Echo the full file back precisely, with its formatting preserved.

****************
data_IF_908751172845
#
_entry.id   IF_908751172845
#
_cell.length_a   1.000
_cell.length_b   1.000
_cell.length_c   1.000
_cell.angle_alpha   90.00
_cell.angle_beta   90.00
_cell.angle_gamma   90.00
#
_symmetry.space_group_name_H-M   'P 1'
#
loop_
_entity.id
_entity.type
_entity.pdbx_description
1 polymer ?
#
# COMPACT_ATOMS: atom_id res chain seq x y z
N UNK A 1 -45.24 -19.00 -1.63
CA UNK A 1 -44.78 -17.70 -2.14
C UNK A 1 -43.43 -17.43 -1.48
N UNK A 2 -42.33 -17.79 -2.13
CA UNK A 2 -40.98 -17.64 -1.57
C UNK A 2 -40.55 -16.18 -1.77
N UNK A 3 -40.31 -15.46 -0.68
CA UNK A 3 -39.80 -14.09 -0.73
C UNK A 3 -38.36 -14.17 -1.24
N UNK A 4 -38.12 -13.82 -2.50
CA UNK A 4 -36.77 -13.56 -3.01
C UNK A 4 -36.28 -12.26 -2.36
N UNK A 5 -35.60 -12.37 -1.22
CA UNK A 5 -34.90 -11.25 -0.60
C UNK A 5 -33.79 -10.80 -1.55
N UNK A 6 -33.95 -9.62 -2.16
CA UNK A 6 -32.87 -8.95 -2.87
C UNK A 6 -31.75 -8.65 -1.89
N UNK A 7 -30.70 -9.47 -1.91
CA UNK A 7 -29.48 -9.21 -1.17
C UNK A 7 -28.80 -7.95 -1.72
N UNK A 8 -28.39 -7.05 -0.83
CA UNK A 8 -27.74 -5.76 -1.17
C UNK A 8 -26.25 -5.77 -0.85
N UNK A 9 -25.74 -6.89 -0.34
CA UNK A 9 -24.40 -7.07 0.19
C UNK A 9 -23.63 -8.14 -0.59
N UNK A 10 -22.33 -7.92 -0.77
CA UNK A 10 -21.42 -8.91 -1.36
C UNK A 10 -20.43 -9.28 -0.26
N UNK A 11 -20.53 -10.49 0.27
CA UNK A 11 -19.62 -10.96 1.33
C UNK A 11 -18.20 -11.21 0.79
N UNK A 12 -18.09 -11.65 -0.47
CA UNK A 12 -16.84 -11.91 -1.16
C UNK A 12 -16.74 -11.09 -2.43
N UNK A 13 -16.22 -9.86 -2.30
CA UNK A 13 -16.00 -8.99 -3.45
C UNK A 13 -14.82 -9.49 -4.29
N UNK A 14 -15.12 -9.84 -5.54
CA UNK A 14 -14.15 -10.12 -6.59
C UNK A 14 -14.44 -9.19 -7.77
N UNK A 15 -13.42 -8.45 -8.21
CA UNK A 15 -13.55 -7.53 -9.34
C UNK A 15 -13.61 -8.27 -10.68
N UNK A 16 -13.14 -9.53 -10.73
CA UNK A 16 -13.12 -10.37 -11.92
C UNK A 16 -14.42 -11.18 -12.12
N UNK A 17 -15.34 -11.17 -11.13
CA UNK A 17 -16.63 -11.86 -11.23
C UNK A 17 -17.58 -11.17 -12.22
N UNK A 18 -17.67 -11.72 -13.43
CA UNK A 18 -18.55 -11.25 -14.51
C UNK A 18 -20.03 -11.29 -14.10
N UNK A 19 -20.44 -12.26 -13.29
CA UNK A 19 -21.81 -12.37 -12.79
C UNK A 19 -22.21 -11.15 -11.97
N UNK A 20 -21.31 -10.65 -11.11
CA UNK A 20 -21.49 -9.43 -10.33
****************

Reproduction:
data_IF_908751172845
#
_entry.id   IF_908751172845
#
_cell.length_a   1.000
_cell.length_b   1.000
_cell.length_c   1.000
_cell.angle_alpha   90.00
_cell.angle_beta   90.00
_cell.angle_gamma   90.00
#
_symmetry.space_group_name_H-M   'P 1'
#
loop_
_entity.id
_entity.type
_entity.pdbx_description
1 polymer ?
#
# COMPACT_ATOMS: atom_id res chain seq x y z
N UNK A 1 -45.24 -19.00 -1.63
CA UNK A 1 -44.78 -17.70 -2.14
C UNK A 1 -43.43 -17.43 -1.48
N UNK A 2 -42.33 -17.79 -2.13
CA UNK A 2 -40.98 -17.64 -1.57
C UNK A 2 -40.55 -16.18 -1.77
N UNK A 3 -40.31 -15.46 -0.68
CA UNK A 3 -39.80 -14.09 -0.73
C UNK A 3 -38.36 -14.17 -1.24
N UNK A 4 -38.12 -13.82 -2.50
CA UNK A 4 -36.77 -13.56 -3.01
C UNK A 4 -36.28 -12.26 -2.36
N UNK A 5 -35.60 -12.37 -1.22
CA UNK A 5 -34.90 -11.25 -0.60
C UNK A 5 -33.79 -10.80 -1.55
N UNK A 6 -33.95 -9.62 -2.16
CA UNK A 6 -32.87 -8.95 -2.87
C UNK A 6 -31.75 -8.65 -1.89
N UNK A 7 -30.70 -9.47 -1.91
CA UNK A 7 -29.48 -9.21 -1.17
C UNK A 7 -28.80 -7.95 -1.72
N UNK A 8 -28.39 -7.05 -0.83
CA UNK A 8 -27.74 -5.76 -1.17
C UNK A 8 -26.25 -5.77 -0.85
N UNK A 9 -25.74 -6.89 -0.34
CA UNK A 9 -24.40 -7.07 0.19
C UNK A 9 -23.63 -8.14 -0.59
N UNK A 10 -22.33 -7.92 -0.77
CA UNK A 10 -21.42 -8.91 -1.36
C UNK A 10 -20.43 -9.28 -0.26
N UNK A 11 -20.53 -10.49 0.27
CA UNK A 11 -19.62 -10.96 1.33
C UNK A 11 -18.20 -11.21 0.79
N UNK A 12 -18.09 -11.65 -0.47
CA UNK A 12 -16.84 -11.91 -1.16
C UNK A 12 -16.74 -11.09 -2.43
N UNK A 13 -16.22 -9.86 -2.30
CA UNK A 13 -16.00 -8.99 -3.45
C UNK A 13 -14.82 -9.49 -4.29
N UNK A 14 -15.12 -9.84 -5.54
CA UNK A 14 -14.15 -10.12 -6.59
C UNK A 14 -14.44 -9.19 -7.77
N UNK A 15 -13.42 -8.45 -8.21
CA UNK A 15 -13.55 -7.53 -9.34
C UNK A 15 -13.61 -8.27 -10.68
N UNK A 16 -13.14 -9.53 -10.73
CA UNK A 16 -13.12 -10.37 -11.92
C UNK A 16 -14.42 -11.18 -12.12
N UNK A 17 -15.34 -11.17 -11.13
CA UNK A 17 -16.63 -11.86 -11.23
C UNK A 17 -17.58 -11.17 -12.22
N UNK A 18 -17.67 -11.72 -13.43
CA UNK A 18 -18.55 -11.25 -14.51
C UNK A 18 -20.03 -11.29 -14.10
N UNK A 19 -20.44 -12.26 -13.29
CA UNK A 19 -21.81 -12.37 -12.79
C UNK A 19 -22.21 -11.15 -11.97
N UNK A 20 -21.31 -10.65 -11.11
CA UNK A 20 -21.49 -9.43 -10.33